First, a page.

The premiere episode of Resident Evil: Revelations 2 kicks things off in a decent way, but it’s also an inconsistent experience that’s plagued by issues during the first half of the game. Dialogue is poorly written, and you feel like a chump when you tackle yet another fetch quest disguised as a puzzle. However, there are moments that leave you on edge, and the mysteries keep piling up until the very end, stoking your curiosity to want to know more. If you tend to loathe action sequences in Resident Evil games, you may be put off to know there are a few in Revelations 2, but rest assured they’re delivered with tact this time, sandwiched between foreboding moments of tension that set your pulse racing before you’re thrown into the fray.
Though Revelations 2 starts with a whimper, at least it doesn’t waste any time getting you into the game. Right as they were starting to enjoy a swanky company party, Resident Evil hall-of-famer Claire Redfield, and her co-worker, young Moira Burton, are kidnapped at gunpoint and shipped off to a wretched penal colony on a remote island. The game begins when Claire awakens in a damp cell, and the mystery kicks off when the door opens moments later, seemingly on its own. Their imprisonment is clearly the work of someone who fancies control as they’re taunted over the PA system by a mysterious overseer. She speaks in very vague terms, introducing more questions than answers. By and large, Revelations 2 likes to keep you guessing.
Moira’s father, the ever memorable Barry Burton from the original Resident Evil, attempts to come to Moira and Claire’s rescue. With the help of a young companion, the mysterious Natalia, he searches the same prison, but the enemies he faces are quite different, acting more like classic zombies as they shuffle along, rather than the speedy juggernauts that hunt Claire and Moira. This setup affords you two points of view within the same nightmare, and slightly different gameplay experiences, but not all things are created equal. Barry’s act is far stronger than Claire’s, not only because it offers the best moments of tension, but because his companion is a far better compliment than Moira ever is to Claire.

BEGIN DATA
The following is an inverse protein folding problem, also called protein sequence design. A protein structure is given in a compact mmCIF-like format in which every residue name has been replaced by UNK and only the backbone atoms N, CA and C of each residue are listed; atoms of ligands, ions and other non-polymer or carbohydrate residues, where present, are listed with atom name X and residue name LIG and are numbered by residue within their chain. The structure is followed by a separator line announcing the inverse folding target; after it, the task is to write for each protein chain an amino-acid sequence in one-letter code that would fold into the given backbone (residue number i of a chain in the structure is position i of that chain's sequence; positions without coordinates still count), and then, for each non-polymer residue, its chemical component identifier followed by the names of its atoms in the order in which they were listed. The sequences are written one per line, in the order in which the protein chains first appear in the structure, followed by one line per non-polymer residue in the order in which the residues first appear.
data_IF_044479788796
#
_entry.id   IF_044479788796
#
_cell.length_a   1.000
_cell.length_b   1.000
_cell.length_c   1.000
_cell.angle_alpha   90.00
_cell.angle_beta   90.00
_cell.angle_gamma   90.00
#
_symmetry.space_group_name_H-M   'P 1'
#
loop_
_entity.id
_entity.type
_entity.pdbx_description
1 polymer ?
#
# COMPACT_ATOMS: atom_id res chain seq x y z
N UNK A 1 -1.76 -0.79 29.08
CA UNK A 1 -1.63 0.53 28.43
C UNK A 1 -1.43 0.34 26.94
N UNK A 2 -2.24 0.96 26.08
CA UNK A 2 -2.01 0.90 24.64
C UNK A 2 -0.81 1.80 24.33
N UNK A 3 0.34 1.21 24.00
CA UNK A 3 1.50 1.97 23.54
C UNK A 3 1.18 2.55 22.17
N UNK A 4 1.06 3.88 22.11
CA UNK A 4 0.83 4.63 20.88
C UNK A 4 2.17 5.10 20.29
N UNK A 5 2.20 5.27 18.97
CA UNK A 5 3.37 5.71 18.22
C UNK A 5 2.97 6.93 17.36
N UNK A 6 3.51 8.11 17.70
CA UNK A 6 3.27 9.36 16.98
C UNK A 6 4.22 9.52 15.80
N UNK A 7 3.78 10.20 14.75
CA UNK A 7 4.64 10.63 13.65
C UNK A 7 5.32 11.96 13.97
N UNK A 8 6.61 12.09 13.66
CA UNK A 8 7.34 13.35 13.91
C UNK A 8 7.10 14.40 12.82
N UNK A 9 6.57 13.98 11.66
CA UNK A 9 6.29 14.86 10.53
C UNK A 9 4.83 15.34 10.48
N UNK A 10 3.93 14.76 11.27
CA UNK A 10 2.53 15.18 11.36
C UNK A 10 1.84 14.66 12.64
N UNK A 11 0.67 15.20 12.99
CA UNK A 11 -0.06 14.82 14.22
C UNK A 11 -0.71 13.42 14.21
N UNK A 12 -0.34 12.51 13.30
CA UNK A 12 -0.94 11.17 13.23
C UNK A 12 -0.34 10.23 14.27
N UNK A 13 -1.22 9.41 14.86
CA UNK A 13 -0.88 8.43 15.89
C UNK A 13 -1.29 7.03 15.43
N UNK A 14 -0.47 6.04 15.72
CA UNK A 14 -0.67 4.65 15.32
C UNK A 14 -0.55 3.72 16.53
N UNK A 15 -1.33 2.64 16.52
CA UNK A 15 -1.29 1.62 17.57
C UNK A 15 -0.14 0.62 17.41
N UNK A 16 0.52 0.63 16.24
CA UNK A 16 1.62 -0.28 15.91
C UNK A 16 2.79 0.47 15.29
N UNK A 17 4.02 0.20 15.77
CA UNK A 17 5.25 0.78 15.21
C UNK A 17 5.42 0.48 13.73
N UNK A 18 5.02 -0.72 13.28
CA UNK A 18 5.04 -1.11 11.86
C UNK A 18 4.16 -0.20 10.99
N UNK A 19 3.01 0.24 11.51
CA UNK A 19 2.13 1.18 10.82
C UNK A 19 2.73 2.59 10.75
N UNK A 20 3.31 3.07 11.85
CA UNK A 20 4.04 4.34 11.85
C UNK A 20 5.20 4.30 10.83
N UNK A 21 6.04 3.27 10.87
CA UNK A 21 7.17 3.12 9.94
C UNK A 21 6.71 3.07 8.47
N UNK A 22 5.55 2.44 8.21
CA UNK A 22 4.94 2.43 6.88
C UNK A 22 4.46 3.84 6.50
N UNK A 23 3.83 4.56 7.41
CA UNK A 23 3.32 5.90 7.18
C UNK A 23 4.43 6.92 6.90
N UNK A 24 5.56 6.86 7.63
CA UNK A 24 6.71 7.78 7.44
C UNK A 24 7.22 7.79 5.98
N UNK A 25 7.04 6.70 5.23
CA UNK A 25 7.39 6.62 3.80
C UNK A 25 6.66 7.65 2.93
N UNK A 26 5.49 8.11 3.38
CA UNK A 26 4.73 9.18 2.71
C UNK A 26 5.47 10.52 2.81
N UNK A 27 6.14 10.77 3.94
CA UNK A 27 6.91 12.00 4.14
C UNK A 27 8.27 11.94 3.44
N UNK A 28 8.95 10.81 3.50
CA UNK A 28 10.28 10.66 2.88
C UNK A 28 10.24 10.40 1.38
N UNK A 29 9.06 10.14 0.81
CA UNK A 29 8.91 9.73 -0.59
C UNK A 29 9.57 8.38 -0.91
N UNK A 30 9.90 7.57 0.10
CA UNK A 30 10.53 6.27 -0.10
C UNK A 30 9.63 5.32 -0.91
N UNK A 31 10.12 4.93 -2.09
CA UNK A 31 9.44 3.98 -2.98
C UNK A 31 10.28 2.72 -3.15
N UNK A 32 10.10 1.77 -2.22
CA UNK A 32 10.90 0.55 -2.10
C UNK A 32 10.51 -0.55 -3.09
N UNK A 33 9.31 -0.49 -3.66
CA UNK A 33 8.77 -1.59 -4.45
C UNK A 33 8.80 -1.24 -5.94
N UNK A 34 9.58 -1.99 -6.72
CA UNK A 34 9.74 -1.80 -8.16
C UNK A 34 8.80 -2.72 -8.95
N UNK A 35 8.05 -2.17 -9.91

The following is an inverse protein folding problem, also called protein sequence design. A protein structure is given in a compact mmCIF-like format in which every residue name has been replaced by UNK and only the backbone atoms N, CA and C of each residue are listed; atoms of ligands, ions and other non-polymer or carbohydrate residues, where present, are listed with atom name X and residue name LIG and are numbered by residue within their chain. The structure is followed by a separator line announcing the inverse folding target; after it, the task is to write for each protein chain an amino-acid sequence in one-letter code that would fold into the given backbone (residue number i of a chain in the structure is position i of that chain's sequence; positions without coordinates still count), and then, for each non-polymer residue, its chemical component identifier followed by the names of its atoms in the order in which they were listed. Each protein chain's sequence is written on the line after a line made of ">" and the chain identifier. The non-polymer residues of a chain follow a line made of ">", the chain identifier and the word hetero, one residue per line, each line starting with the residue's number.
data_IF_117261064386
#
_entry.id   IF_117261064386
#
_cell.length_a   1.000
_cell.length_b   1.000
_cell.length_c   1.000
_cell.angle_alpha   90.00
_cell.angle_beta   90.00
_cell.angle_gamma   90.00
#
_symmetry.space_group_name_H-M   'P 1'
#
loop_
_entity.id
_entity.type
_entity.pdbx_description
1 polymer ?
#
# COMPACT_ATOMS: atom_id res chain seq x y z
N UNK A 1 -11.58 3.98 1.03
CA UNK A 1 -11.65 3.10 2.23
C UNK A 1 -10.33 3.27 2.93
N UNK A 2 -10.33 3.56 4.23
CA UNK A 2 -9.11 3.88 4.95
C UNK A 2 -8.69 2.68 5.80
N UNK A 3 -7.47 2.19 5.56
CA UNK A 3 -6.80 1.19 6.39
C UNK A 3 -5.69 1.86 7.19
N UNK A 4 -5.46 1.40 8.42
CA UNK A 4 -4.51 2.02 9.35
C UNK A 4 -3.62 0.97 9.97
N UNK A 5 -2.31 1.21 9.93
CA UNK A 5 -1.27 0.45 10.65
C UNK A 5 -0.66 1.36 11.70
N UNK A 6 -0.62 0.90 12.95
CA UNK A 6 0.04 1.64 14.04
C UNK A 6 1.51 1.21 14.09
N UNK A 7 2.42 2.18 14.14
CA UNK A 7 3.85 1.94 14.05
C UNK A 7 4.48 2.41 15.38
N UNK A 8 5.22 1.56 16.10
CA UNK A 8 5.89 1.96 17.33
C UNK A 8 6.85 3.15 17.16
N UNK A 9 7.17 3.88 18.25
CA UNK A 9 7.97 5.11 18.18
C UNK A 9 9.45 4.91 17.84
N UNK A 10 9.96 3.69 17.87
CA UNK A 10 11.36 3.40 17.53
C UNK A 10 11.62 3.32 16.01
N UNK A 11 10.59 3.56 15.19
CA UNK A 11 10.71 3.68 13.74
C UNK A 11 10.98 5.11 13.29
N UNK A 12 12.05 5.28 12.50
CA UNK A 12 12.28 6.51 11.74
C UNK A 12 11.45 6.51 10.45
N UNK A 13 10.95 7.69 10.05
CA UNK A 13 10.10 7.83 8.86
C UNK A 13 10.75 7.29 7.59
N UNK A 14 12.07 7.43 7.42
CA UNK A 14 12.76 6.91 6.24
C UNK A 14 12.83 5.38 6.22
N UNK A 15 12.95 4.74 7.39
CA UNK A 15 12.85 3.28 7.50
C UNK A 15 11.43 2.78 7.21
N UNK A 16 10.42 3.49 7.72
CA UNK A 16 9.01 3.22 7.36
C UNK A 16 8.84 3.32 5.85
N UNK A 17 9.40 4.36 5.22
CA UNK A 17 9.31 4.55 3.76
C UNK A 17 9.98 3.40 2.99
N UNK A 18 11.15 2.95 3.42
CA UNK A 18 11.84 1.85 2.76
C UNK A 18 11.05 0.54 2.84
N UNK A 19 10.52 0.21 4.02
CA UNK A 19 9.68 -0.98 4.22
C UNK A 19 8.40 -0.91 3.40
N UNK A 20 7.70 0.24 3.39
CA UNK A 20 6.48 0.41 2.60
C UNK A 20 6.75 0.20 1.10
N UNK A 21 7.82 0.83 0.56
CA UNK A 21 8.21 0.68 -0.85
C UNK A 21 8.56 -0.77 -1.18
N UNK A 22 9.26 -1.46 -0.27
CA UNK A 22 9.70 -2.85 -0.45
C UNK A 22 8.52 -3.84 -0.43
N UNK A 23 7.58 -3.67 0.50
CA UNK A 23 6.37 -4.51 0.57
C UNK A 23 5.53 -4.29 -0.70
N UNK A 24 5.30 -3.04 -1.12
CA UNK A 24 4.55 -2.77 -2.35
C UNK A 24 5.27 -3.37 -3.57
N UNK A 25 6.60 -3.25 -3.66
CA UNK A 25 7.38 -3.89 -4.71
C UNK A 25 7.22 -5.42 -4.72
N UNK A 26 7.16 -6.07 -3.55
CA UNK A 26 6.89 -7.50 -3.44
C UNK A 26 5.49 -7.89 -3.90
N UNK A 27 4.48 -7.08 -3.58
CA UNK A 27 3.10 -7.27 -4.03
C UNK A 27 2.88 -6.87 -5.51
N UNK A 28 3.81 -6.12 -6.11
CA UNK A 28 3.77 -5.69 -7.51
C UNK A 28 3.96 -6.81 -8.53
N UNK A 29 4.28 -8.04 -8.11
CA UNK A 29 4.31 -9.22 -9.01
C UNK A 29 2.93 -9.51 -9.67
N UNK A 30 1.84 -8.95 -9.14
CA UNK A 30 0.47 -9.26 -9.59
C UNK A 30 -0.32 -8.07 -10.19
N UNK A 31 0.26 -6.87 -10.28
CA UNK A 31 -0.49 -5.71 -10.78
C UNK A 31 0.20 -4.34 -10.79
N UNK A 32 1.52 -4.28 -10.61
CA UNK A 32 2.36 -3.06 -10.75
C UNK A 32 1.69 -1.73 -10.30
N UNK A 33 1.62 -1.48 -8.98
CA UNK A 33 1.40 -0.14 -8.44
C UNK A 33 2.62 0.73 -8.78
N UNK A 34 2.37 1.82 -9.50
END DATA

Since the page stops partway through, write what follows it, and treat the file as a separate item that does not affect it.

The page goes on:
Working in tandem is at the heart of everything you do in Revelations 2, for better and for worse. You can switch between your two characters on the fly, and sometimes you must in order to solve simple environmental puzzles. Moira’s flashlight may uncover a hidden item that you need to proceed, and Natalia can go places that Barry can’t thanks to her small stature.
Unfortunately for Claire, Moira’s not much use outside of a few strict scenarios that call upon her unique abilities. She looks capable of manning a gun, but a tragic event from her past conveniently prevents her from doing so here. She comes in handy when she pries open a rare door or blinds an occasional enemy, but she’s otherwise dead weight and a near constant source of bad dialog as she spouts vulgarity after vulgarity. It’s not hard to take in because it’s offensive; it’s obvious that she’s meant to sound young and brash. However, she comes off as an exaggerated caricature that sticks out like a sore thumb.
Outside of a few important plot points, the only helpful thing Moira brings to the table is a flashlight, but Natalia has a subtle personality that comes across as a breath of fresh air and she’s far more useful during tense situations. She can sneak by enemies undetected and crawl into tight spaces. If Barry is low on health, Natalia is a solid backup, trading head-on action for simple but effective stealth. Though she lacks the firepower, Natalia proves to be even more useful than her caretaker at times, so long as she remains undetected by the bad guys.